Tension between Turkey and Syria rose on Tuesday with PM Recep Tayyip Erdogan explaining to his parliament that Turkish military rules of engagement have toughened following the downing of an F-4 Phantom jet by Syrian missile defences.
Mr Erdogan explained that Syrian troops threatening Turkey’s borders would be seen as a military threat, according to BBC News.
The announcement came as Nato formally declared that it stood shoulder to shoulder with Turkey and condemned Syria for the attack.
Nato chief Anders Fogh Rasmussen answers press questions following a statement
This came as a result of Turkey invoking Article 4 of the Washington Treaty, which allows a member nation to summon Nato officials to a meeting if it believes its security is threatened.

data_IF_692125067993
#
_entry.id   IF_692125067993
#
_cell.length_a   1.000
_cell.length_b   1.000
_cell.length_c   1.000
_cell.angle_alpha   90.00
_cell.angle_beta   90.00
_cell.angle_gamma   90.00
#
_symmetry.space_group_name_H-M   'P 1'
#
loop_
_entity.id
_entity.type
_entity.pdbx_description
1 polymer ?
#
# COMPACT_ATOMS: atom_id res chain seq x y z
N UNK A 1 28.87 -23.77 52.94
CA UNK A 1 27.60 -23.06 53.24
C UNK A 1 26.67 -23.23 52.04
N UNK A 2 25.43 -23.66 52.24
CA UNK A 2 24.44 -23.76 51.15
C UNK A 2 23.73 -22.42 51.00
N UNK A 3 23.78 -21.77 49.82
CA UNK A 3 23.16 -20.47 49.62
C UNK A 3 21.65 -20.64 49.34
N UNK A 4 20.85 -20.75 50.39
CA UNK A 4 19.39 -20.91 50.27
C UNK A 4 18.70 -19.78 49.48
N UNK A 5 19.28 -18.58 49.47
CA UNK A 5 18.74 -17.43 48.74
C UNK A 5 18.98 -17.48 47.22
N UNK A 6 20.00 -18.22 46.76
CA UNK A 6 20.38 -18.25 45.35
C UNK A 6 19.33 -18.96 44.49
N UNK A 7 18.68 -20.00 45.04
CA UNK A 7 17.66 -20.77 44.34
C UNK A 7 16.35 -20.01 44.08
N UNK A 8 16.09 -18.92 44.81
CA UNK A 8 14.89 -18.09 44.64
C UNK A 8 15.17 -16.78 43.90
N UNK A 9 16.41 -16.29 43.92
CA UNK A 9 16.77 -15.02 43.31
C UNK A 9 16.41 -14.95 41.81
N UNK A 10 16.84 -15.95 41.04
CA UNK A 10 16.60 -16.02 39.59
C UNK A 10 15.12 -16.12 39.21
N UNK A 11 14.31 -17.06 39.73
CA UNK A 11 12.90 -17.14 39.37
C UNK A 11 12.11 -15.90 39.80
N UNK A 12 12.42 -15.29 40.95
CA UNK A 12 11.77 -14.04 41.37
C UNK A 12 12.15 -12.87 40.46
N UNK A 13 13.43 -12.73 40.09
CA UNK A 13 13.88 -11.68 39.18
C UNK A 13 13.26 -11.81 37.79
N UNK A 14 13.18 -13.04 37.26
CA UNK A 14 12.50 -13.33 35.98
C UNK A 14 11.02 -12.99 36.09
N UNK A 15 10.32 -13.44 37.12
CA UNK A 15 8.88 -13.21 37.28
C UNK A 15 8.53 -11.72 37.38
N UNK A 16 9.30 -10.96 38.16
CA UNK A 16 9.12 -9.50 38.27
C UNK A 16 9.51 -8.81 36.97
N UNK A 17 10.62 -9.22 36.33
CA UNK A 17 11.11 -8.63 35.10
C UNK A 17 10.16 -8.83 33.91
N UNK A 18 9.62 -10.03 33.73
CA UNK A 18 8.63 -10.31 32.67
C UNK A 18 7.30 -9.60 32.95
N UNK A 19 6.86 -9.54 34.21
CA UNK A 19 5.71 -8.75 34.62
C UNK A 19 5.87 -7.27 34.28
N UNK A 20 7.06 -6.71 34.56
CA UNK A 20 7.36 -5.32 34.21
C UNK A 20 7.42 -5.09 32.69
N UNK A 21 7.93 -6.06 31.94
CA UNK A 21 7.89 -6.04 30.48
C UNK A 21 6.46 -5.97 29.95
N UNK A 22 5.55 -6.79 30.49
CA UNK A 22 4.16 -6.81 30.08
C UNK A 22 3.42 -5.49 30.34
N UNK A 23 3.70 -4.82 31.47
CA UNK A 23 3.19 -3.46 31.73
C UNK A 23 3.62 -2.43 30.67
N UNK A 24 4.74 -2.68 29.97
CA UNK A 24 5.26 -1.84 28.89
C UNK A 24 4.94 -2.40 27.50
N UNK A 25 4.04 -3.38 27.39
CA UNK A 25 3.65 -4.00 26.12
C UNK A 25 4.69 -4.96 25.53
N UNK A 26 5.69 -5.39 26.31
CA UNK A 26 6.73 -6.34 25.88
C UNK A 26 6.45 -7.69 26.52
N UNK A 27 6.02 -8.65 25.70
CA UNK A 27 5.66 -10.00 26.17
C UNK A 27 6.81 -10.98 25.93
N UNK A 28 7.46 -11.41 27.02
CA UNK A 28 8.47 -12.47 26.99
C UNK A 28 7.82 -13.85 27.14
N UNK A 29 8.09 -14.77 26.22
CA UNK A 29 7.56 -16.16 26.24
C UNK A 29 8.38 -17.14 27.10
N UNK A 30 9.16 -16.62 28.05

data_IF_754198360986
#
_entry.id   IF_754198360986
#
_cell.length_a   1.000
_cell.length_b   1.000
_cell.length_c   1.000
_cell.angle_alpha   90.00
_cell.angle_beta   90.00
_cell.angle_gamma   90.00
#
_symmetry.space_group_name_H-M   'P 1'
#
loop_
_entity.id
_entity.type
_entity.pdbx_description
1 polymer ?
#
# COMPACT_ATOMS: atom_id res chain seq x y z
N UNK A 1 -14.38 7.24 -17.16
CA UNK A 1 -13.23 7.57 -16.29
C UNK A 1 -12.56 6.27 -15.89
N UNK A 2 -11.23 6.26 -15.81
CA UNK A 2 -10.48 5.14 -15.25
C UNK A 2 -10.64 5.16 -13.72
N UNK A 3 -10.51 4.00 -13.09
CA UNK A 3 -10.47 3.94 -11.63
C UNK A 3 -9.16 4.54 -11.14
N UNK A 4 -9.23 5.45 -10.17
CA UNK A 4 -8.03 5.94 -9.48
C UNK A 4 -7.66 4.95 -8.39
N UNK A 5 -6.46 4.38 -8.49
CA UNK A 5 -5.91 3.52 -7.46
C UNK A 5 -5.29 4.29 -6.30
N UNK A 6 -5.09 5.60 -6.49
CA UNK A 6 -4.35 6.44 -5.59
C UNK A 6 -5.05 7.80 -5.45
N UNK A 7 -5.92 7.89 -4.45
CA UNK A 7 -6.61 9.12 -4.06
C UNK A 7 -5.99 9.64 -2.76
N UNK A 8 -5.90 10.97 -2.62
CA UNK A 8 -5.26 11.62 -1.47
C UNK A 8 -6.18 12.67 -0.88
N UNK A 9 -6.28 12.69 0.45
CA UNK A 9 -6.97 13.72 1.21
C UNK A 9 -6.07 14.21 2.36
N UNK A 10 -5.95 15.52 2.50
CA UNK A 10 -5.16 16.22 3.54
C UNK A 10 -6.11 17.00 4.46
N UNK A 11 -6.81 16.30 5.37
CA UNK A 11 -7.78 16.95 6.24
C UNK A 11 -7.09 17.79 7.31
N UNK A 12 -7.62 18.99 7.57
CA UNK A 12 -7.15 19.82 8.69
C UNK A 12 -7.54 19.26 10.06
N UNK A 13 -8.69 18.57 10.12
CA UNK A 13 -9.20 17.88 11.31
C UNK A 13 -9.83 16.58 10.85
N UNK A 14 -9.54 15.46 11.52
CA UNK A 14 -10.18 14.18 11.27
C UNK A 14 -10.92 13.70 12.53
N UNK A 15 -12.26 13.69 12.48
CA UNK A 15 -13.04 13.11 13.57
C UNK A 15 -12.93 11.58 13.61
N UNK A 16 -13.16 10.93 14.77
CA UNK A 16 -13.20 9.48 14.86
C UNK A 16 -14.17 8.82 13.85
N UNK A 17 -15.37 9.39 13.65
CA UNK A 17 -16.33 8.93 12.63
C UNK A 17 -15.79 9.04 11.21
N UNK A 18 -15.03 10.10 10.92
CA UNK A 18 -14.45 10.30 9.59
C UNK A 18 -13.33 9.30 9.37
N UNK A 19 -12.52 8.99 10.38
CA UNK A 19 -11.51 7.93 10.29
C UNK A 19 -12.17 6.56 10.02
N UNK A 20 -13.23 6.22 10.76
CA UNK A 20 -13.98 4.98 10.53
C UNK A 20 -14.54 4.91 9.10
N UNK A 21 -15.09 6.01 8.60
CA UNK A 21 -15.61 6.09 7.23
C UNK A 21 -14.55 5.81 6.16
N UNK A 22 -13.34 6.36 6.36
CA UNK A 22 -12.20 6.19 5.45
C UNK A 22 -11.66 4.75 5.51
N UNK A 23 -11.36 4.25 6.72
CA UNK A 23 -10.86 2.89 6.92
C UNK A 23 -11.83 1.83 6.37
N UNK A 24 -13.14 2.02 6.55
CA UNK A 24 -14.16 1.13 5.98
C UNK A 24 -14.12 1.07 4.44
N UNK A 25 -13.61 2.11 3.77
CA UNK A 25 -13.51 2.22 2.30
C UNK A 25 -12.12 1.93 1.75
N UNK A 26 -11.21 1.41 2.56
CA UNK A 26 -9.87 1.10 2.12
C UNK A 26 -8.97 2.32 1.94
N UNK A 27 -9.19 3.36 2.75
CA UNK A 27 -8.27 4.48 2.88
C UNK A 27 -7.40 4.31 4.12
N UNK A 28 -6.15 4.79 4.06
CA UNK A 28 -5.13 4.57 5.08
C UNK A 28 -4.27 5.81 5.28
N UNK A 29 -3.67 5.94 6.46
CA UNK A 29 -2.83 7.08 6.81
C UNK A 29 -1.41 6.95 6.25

In a statement Nato said: “We consider this act to be unacceptable and condemn it in the strongest terms.
“It is another example of the Syrian authorities’ disregard for international norms, peace and security, and human life.
“Our thoughts at this difficult time are with the missing Turkish aircrew, their families and their loved ones. We continue to follow the situation closely and with great concern, and will remain seized of developments on the South-Eastern border of NATO.
“The security of the Alliance is indivisible. We stand together with Turkey in the spirit of strong solidarity.”
In his address, the Turkish prime minister argued that the phantom was an “unarmed reconnaissance jet” inside international airspace when it was fired upon.
He has admitted that the jet strayed inside Syrian airspace but said the pilots immediately changed course and that missiles were launched without any warning.
The two crew members are still missing.